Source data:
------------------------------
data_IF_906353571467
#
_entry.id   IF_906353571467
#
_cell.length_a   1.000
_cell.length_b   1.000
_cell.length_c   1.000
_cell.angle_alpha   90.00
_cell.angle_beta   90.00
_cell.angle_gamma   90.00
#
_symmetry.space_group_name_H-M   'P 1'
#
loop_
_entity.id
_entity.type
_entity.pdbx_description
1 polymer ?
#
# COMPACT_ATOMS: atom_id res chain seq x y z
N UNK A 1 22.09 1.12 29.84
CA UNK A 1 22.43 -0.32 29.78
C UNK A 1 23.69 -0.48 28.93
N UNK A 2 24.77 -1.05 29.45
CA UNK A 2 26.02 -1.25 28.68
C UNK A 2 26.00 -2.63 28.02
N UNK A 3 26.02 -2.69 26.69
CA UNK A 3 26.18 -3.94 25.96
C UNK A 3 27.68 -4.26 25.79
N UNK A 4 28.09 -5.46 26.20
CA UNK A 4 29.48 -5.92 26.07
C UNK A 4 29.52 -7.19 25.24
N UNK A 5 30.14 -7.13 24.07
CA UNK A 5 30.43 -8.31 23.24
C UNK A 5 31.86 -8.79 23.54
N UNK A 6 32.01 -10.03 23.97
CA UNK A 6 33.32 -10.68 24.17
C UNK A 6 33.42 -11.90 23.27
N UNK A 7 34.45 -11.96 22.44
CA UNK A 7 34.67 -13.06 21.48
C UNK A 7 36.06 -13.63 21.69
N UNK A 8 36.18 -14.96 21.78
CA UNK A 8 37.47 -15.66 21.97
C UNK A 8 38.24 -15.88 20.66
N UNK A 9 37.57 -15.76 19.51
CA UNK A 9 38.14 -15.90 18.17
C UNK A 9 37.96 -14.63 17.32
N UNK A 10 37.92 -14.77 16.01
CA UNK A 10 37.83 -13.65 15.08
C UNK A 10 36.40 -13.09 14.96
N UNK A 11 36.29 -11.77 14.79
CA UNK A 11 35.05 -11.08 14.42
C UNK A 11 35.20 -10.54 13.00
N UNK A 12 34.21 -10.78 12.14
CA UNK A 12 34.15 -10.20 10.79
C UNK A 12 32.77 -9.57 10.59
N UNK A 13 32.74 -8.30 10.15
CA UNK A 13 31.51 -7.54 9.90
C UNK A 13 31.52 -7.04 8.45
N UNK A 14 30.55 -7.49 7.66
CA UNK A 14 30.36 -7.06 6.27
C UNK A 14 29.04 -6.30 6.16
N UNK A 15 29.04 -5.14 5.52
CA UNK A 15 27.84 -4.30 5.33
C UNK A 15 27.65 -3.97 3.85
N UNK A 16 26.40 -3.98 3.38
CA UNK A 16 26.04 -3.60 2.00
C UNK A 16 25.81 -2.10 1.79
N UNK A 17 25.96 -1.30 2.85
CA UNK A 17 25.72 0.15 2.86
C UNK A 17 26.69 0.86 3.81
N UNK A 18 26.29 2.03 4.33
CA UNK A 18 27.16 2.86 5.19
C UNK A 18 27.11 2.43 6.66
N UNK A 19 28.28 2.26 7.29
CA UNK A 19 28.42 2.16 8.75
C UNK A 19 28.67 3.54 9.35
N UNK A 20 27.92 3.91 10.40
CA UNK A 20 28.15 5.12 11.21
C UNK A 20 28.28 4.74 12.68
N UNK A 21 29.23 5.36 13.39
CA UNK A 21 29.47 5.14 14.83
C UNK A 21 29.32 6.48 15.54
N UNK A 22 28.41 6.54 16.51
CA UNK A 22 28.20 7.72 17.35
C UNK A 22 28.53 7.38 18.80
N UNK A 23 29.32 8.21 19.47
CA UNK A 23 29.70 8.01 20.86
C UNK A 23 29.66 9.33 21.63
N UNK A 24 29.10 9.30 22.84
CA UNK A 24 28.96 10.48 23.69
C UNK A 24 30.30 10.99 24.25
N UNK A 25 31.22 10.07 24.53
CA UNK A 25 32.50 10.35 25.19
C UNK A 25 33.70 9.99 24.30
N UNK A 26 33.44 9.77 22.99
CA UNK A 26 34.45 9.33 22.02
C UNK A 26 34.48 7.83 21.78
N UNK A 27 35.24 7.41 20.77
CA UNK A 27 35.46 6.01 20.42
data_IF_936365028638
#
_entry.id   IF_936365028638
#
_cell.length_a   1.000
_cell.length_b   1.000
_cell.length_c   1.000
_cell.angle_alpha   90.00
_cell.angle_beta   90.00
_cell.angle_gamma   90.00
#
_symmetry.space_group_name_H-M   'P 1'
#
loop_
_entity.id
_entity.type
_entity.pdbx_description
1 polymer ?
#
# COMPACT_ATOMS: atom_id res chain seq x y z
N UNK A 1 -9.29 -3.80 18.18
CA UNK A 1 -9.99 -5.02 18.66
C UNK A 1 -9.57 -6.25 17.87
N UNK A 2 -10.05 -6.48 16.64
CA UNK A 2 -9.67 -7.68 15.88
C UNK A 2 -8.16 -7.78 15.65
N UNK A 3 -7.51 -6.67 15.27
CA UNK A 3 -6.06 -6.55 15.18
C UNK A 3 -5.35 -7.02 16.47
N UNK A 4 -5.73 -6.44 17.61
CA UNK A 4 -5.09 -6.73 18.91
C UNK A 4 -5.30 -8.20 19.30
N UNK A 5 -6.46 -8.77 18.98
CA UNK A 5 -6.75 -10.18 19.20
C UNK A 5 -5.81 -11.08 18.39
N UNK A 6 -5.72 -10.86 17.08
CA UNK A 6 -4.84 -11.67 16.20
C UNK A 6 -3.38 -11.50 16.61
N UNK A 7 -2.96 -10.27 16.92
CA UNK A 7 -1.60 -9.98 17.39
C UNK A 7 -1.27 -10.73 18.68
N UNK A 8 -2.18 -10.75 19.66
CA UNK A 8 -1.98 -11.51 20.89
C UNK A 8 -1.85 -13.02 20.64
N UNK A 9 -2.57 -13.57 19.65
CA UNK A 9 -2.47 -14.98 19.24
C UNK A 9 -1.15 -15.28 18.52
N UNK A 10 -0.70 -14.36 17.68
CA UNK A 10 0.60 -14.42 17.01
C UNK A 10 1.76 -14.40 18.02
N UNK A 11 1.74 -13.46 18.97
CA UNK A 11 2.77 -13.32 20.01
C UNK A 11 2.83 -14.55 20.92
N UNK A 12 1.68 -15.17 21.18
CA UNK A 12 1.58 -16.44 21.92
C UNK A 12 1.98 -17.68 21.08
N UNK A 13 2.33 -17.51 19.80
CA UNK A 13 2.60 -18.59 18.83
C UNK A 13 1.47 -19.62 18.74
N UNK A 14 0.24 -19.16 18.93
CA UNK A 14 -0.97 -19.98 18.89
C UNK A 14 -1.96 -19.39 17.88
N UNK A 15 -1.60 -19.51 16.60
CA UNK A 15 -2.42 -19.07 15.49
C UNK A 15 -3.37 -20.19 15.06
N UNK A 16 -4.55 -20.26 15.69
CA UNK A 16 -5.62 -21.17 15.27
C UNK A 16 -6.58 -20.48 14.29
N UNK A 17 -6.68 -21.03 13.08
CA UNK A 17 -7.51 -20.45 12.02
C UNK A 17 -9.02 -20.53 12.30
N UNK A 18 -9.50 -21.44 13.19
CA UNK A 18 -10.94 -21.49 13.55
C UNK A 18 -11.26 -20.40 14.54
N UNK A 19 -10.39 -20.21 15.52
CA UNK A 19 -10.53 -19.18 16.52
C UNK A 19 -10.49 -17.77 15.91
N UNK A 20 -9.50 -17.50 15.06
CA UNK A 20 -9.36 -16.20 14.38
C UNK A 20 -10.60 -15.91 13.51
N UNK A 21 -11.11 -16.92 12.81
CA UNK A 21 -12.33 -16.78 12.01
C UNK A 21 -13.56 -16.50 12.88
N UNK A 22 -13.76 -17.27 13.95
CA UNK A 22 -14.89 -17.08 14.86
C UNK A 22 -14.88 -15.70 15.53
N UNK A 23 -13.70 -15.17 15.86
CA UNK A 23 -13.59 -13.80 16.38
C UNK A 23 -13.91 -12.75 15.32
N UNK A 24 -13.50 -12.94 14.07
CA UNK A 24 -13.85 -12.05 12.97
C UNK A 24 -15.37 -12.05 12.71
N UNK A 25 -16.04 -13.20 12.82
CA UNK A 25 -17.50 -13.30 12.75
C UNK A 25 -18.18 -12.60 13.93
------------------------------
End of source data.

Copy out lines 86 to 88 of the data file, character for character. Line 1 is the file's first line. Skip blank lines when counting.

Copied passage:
C UNK A 22 28.53 7.38 18.80
N UNK A 23 29.32 8.21 19.47
CA UNK A 23 29.70 8.01 20.86